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Education for Sustainability’s Sake

Admin on January 27, 2016 - in Buildings, Energy

By Jean Chui

Energy efficiency and sustainability are at the heart of the philosophy on
education of the United World College South East Asia (UWCSEA). From the
facilities to its curriculum and student-led projects, the school made a big
effort to green all its building and integrate sustainability into everyday life for
its 3000 students. The college is supported by solutions from Siemens and
ETH Zurich’s Future Cities Laboratory.

In sunny Singapore atop the roof of the United World College South East Asia’s
(UWCSEA) sports hall sits rows of solar panels. It’s a sight increasingly common in Singapore, where the solar industry has been rapidly expanding, but this project is different because it was entirely student-driven. The project began in 2012 when then-15 year-old Raghav Shukla, inspired by a research project on sustainable energy, started mobilizing his classmates to find ways to make the school greener.

In August 2015, the first panels went up in the international school located at Dover campus and over the next two years, a total of 860 panels will be installed. When completed, the solar installations across the 11 ha school will prevent 137,500 kg of carbon dioxide from being released into the atmosphere every year, and meet as much as 50 per cent of electricity needed for lighting.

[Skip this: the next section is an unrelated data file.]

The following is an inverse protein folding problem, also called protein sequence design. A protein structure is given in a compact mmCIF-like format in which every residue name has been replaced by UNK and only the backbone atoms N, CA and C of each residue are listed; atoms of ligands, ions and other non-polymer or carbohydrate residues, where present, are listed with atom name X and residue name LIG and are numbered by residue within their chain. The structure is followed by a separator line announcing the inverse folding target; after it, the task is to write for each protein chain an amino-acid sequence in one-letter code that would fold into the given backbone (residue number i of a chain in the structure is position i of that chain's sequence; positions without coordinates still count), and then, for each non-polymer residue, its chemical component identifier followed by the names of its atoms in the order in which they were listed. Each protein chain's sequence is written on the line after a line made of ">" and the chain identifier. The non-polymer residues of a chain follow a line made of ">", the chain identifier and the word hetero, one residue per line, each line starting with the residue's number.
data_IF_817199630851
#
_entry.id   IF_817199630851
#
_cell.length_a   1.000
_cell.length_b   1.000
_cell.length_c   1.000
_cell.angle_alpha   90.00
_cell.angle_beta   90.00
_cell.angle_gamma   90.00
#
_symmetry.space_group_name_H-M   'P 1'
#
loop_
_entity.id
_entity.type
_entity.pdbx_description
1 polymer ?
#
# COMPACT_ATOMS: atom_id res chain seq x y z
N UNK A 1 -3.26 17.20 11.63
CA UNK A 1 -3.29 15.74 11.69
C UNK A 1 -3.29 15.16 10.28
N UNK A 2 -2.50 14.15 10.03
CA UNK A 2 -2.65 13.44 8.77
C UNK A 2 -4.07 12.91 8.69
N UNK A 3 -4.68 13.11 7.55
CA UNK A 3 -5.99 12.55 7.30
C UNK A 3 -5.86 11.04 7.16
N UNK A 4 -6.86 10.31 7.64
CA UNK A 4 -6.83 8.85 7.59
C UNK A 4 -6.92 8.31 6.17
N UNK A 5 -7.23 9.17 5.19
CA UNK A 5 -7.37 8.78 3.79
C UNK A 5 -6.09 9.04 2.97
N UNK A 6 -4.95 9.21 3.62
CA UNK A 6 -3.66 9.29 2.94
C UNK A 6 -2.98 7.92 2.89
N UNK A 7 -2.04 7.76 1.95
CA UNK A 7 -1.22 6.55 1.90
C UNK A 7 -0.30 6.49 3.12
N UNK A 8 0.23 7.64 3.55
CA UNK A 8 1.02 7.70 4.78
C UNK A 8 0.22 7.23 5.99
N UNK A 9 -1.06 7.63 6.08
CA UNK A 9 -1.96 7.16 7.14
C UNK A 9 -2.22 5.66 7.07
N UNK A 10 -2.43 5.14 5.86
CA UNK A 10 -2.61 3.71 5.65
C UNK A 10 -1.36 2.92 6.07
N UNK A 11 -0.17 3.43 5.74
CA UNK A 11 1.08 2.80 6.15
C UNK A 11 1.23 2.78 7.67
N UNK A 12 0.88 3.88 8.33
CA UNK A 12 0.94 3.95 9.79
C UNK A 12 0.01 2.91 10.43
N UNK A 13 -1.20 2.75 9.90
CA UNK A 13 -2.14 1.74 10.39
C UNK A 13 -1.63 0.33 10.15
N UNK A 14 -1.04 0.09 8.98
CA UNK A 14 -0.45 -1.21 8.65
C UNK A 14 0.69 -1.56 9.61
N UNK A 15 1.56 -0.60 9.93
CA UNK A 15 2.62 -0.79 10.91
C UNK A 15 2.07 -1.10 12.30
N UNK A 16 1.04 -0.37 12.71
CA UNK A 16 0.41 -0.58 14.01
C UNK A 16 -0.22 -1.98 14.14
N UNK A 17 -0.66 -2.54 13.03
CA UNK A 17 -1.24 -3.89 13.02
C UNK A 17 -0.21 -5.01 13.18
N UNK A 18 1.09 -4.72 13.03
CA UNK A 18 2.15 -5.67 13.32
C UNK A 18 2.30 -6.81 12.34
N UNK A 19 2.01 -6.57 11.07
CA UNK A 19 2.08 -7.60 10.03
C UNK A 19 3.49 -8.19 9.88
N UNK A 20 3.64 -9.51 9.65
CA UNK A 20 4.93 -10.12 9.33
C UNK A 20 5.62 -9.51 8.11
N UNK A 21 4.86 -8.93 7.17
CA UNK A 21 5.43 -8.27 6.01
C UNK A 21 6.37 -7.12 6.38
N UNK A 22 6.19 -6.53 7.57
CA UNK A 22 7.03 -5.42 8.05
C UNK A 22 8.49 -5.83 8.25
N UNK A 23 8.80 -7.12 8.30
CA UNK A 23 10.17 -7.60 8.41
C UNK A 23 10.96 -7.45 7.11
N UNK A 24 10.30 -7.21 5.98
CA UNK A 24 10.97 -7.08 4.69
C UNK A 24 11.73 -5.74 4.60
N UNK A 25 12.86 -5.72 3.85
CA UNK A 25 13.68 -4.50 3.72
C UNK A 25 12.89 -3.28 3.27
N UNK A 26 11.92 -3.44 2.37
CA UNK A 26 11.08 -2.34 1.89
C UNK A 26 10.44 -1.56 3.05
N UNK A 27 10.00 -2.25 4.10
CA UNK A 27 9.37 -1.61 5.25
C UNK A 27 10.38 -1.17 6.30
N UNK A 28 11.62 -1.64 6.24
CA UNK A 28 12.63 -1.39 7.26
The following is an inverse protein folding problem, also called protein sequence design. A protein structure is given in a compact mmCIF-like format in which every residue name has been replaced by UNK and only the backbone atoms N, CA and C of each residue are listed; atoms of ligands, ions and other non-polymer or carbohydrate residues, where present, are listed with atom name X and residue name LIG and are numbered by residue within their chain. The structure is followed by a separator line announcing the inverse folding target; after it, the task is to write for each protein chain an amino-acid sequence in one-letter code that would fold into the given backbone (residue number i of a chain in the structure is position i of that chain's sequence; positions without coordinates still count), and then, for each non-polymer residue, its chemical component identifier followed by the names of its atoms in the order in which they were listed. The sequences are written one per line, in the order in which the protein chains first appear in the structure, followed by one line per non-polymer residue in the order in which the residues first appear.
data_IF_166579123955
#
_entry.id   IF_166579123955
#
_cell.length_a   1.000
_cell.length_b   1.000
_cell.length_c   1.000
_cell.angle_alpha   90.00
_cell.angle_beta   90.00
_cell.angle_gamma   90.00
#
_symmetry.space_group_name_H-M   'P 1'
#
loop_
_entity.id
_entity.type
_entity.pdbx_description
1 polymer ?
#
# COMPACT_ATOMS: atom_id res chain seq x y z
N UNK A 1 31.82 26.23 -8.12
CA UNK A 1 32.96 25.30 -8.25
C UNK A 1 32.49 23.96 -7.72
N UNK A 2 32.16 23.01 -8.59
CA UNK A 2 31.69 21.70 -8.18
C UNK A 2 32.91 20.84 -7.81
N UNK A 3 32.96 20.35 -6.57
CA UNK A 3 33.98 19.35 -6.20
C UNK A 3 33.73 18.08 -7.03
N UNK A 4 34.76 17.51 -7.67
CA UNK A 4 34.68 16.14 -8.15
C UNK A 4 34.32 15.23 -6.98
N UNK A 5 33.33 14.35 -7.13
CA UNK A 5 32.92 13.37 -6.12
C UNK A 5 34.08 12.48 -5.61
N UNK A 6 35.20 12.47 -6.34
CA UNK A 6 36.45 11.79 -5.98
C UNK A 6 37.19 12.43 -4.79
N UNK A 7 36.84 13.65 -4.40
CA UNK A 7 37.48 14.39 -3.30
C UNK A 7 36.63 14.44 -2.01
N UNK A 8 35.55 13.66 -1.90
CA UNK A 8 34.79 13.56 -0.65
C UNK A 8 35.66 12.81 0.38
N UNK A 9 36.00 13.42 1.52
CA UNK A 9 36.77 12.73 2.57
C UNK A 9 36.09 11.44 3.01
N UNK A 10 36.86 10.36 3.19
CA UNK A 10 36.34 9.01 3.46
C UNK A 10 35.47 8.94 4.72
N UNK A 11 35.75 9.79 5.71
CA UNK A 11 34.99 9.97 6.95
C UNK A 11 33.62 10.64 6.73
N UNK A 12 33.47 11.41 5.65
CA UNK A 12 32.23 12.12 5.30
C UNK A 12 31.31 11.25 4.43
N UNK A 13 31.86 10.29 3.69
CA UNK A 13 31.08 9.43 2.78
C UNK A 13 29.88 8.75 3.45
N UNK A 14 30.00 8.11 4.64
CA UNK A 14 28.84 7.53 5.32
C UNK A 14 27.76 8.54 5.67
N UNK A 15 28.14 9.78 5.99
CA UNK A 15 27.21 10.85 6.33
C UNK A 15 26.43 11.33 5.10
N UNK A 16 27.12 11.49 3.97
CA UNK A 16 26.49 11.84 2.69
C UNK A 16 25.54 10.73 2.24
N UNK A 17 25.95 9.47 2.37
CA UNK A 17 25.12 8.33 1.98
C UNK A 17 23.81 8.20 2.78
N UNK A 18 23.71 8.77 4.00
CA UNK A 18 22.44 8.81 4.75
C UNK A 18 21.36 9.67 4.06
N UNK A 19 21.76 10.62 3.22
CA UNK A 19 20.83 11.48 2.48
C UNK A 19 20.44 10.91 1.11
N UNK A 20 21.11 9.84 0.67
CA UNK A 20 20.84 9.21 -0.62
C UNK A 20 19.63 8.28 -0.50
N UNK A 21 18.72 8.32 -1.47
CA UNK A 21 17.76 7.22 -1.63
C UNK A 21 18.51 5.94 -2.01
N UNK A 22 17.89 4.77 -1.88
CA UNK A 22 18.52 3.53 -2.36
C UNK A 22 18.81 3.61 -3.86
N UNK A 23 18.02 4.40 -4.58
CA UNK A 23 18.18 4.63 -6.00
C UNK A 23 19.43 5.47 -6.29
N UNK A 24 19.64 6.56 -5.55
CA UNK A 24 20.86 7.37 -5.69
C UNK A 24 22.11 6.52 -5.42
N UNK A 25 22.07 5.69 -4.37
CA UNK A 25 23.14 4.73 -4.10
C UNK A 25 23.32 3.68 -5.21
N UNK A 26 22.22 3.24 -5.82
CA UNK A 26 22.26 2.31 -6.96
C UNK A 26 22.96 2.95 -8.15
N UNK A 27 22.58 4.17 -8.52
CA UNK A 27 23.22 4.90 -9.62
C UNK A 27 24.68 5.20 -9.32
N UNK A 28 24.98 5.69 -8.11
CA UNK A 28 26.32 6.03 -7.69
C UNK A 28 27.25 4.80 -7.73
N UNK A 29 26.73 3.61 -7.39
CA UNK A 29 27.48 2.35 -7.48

The project, partly funded by donations from parents of the students and partly from the UWC Foundation, is just one example of student-led sustainability projects at the school, which has a unique philosophy about education, Simon Thomas, Director of Operations and Facilities at UWC, explains: “It’s teaching the kids to act and behave in a sustainable way.” “The definition of sustainability is broadly the conservation of resources and making sure that the needs of the next generation are taken care of.

We believe that if we educate students this way, they will become better citizens. So, we have to build a school with the least impact.”

This ethos can be seen in not just the buildings but in the school’s curriculum.
With the campus as a living lab, students are taught how everything in the school from the water systems to energy efficiency to even safety such as alarm and fire systems – so that they get a well-rounded education. They are also encouraged to think critically about everything around them, Thomas says.